Hooked on Cheese: Cheese with Altitude: the 2017 American Cheese Society Conference
From July 26–29, I traveled to Denver, Colorado to attend the 34th annual American Cheese Society Conference and Judging, cheekily entitled “Cheese with Altitude.” It was the perfect opportunity to see so many old cheese friends – from New York, San Francisco, and all points in between – and make some new ones as well. And then there was the cheese; so much great cheese.
This year’s conference had a full roster of networking salons, scientific seminars, expert guest speakers, and gourmet tastings geared toward cheesemakers, retailers, restaurateurs and marketers. There was a class on pairing beers and chocolate (!) with cheese; an illuminating seminar on what defines the term “grassfed;” and a panel on the logistics of e-commerce for producers, which is becoming a huge part of cheese sales. There were sessions geared towards independent cheese retailers, focusing on the daily challenges they face; classes for cheesemongers; and seminars on the environmental impact of cheesemaking and how to leave less of a footprint.
One of my favorite events was “Meet the Cheesemaker,” a chance to speak to the people who make cheese (over 80 of them) and to sample their own cheeses with them. I love tasting cheese in this format, where you can directly ask the producer about age, rind, the cheese’s ideal age for consumption, etc. Another event I loved was a “Meet the Author” session, where I caught up with three of my favorite cheese writers: Tia Keenan, who wrote a stellar book on cheese plates and pairings last year; Gordon Edgar, from San Francisco’s Rainbow Grocery co-op, who has written a book devoted solely to cheddar and the fantastic Cheesemonger: A Life on the Wedge; and Janet Fletcher, who is the author of dozens of cheese books and writes un unmatched weekly cheese column for the San Francisco Chronicle.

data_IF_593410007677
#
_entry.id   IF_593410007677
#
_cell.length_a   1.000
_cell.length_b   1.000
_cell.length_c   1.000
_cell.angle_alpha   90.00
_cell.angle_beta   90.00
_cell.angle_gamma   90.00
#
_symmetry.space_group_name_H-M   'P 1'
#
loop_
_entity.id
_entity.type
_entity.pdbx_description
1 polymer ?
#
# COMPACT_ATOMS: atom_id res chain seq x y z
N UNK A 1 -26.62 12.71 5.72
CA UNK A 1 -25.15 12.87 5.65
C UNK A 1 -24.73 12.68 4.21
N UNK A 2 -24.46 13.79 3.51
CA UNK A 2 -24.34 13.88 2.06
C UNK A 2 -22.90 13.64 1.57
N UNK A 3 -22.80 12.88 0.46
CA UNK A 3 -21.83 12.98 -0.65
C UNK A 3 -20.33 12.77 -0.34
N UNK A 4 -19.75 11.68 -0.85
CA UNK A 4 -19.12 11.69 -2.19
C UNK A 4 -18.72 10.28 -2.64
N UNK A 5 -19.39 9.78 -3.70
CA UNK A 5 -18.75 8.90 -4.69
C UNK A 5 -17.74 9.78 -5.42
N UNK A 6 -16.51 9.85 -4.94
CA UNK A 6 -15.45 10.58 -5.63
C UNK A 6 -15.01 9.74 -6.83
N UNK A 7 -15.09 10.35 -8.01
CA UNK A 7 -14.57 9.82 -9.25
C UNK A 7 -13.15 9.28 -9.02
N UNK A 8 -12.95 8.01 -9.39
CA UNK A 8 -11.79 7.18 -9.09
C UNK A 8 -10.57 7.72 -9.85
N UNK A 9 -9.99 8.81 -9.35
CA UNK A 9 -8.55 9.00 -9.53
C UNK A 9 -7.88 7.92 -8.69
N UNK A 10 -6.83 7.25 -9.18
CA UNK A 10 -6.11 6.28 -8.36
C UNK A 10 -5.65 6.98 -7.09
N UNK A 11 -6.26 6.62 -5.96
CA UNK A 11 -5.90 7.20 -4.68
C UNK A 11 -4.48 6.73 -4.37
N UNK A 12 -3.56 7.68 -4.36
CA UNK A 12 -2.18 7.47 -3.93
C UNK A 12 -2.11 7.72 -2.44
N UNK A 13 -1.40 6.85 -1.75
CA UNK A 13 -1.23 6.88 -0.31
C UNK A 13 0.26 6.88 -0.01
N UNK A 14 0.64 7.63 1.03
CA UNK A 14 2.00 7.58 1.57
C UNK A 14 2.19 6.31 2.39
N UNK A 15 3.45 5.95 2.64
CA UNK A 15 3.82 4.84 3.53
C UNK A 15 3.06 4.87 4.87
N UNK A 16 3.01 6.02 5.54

The main event of the conference is the Festival of Cheese. Imagine a room as big as a football field, with countless tables overflowing with cheeses: yes, it’s paradise. There were samples of all the 2000+ cheeses that had been entered into the judging. It’s an all-you-can-eat (and believe me, I tried) opportunity to sample the best-of-the-best American cheeses. The judging is done by some exceedingly qualified cheese pros, who chose Tarentaise Reserve from the Farms for City Kids Foundation & Spring Brook Farm in Vermont as this year’s Best of Show winner. It was absolutely delectable and so deserving of the honor.
Next year’s ACS Conference will be held in Pittsburgh, Pennsylvania, and the theme is “Forged in Cheese.” I highly recommend attending to cheese business folks and cheese enthusiasts alike.